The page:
25 Fla. L. Weekly Fed. C1068a
I. Facts and Procedural History
After discovering a number of defects in their home, the Carithers filed suit against their homebuilder, Cronk Duch, in state court (“the underlying action”). Cronk Duch’s insurance company, Mid-Continent Casualty Company (“Mid-Continent”), refused to defend the action on behalf of Cronk Duch. The Carithers and Cronk Duch then entered into a consent judgment in the underlying action for approximately $90,000, in favor of the Carithers. The consent judgment also assigned to the Carithers Cronk Duch’s right to collect the judgment amount from Mid-Continent. The Carithers then filed this action against Mid-Continent in state court to collect from Mid-Continent on the settlement. Mid-Continent removed the case to the Middle District of Florida. The Carithers are the Plaintiffs in this action due to Cronk Duch’s assignment of its rights to them.
SECTION 1 — COVERAGES
COVERAGE A BODILY INJURY AND PROPERTY DAMAGE LIABILITY
1. Insuring Agreement
a. We will pay those sums that the insured becomes legally obligated to pay as damages because of “bodily injury” or “property damage” to which this insurance applies. We will have the right and duty to defend the insured against any “suit” seeking those damages . . . .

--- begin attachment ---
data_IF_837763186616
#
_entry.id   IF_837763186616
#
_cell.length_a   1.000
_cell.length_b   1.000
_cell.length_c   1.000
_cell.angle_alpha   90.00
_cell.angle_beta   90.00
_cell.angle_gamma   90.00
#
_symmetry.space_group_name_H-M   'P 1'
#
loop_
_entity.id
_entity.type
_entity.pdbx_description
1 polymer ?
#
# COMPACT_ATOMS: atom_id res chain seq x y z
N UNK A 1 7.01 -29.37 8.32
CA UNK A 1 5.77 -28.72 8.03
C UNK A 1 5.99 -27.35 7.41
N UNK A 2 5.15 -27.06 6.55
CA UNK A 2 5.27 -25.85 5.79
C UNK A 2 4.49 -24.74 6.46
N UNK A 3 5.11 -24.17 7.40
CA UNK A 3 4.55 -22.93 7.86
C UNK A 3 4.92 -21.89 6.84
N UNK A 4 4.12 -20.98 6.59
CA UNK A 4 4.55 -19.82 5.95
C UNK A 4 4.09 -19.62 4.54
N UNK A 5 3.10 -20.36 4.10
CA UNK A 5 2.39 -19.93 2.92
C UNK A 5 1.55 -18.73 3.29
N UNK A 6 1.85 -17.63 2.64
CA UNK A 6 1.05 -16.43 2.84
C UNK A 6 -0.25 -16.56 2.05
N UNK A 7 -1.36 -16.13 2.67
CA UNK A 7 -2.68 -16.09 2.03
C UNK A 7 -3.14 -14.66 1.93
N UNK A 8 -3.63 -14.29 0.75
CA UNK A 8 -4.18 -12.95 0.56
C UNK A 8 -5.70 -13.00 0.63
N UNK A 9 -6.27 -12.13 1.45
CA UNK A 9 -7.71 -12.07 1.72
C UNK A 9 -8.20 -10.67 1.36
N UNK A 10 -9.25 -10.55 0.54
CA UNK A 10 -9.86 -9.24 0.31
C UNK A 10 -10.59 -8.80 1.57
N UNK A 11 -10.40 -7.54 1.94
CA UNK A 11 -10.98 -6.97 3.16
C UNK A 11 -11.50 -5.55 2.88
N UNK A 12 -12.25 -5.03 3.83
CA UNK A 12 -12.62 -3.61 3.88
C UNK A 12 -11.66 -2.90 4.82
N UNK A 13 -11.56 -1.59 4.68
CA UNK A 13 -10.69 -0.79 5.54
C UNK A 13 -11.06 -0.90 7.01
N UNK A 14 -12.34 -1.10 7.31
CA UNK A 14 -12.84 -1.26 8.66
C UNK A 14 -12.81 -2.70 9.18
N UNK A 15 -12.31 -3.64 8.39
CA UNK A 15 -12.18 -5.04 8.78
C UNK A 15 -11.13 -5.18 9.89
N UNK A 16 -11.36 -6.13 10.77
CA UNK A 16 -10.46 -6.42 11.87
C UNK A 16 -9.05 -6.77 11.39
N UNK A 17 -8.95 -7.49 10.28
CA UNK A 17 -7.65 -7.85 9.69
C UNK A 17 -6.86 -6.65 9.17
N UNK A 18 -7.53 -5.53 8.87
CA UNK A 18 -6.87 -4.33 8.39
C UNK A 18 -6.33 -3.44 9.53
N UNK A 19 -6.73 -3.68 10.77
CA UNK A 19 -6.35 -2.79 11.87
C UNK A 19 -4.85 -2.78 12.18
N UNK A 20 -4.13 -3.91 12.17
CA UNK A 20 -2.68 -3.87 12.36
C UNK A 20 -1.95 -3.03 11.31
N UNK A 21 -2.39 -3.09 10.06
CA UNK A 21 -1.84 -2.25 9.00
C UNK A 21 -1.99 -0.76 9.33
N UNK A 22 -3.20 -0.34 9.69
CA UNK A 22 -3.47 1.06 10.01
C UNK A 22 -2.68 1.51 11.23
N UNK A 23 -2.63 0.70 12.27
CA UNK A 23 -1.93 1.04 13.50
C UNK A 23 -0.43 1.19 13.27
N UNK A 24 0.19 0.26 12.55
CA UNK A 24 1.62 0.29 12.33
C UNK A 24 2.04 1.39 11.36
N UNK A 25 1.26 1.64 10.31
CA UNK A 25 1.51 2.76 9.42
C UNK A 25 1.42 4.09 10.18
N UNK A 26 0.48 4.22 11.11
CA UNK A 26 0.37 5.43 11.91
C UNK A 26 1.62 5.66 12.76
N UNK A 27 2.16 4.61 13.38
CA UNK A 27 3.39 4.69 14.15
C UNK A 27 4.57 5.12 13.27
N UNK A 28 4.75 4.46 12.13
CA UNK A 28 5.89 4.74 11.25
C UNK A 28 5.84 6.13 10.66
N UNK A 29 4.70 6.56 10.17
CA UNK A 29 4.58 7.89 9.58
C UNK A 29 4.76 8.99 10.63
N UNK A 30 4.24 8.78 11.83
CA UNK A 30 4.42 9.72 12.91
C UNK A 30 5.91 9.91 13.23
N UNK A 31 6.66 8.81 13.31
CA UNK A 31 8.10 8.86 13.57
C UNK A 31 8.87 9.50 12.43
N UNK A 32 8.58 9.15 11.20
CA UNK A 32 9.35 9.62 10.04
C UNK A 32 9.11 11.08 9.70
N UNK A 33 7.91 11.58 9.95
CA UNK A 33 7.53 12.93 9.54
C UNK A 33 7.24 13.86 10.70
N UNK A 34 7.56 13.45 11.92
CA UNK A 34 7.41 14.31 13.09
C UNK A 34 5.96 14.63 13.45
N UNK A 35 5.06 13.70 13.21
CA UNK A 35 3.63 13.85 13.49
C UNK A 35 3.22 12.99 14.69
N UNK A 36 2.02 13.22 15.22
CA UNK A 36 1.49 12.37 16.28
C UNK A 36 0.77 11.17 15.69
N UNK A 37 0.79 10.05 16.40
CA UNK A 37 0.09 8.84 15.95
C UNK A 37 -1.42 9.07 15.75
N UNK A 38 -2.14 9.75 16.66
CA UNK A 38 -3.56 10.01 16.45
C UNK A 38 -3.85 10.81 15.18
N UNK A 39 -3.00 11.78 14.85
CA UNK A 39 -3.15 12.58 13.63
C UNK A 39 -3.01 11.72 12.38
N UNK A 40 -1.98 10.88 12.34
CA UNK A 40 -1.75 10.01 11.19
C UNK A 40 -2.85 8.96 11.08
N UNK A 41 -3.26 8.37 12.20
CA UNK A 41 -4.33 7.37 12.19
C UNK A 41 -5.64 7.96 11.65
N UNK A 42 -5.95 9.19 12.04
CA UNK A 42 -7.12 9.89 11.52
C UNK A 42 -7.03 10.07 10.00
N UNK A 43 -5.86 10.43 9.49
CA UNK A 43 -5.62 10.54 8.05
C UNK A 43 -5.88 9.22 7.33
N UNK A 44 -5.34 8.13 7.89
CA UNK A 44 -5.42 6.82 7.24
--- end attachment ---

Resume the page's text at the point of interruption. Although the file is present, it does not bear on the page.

b. This insurance applies to “bodily injury” and “property damage” only if . . . .
(2) The “bodily injury” or “property damage” occurs during the policy period . . . .
This insurance does not apply to . . . .
j. Damage To Property
“Property damage” to . . . .
(5) That particular part of real property on which you or any contractors or subcontractors working directly or indirectly on your behalf are performing operations, if the “property damage” arises out of these operations; or
(6) That particular part of any property that must be restored, repaired or replaced because “your work” was incorrectly performed on it . . . .
Paragraph (6) of this exclusion does not apply to “property damage” included in the “products-completed operations hazard” . . . .
l. Damage To Your Work
“Property damage” to “your work” arising out of it or any part of it and included in the “products-completed operations hazard”.
This exclusion does not apply if the damaged work or the work out of which the damage arises was performed on your behalf by a sub-contractor . . . .
SECTION V — DEFINITIONS . . . .
13. “Occurrence” means an accident, including continuous or repeated exposure to substantially the same general harmful conditions . . . .
17. “Property damage” means:
a. Physical injury to tangible property, including all resulting loss of use of that property. All such loss of use shall be deemed to occur at the time of the physical injury that caused it . . . .
This insurance does not apply to:
1. “Bodily injury”, “property damage”, “personal or advertising injury” or “medical payments” arising out of, resulting from, caused by, contributed to, attributed to, or in any way related to any fungus, mildew, mold or resulting allergens . . . .
(Insurance Policy # 1, DE 69-4 at 16 — 29, 42).
a. Summary Judgment on the Duty to Defend
We determine whether Mid-Continent had a duty to defend Cronk Duch in the underlying action using only the allegations in the Carithers’s complaint in the underlying action. Jones v. Florida Ins. Guar. Ass’n, Inc., 908 So.2d 435, 442-43 (Fla. 2005) [30 Fla. L. Weekly S581a].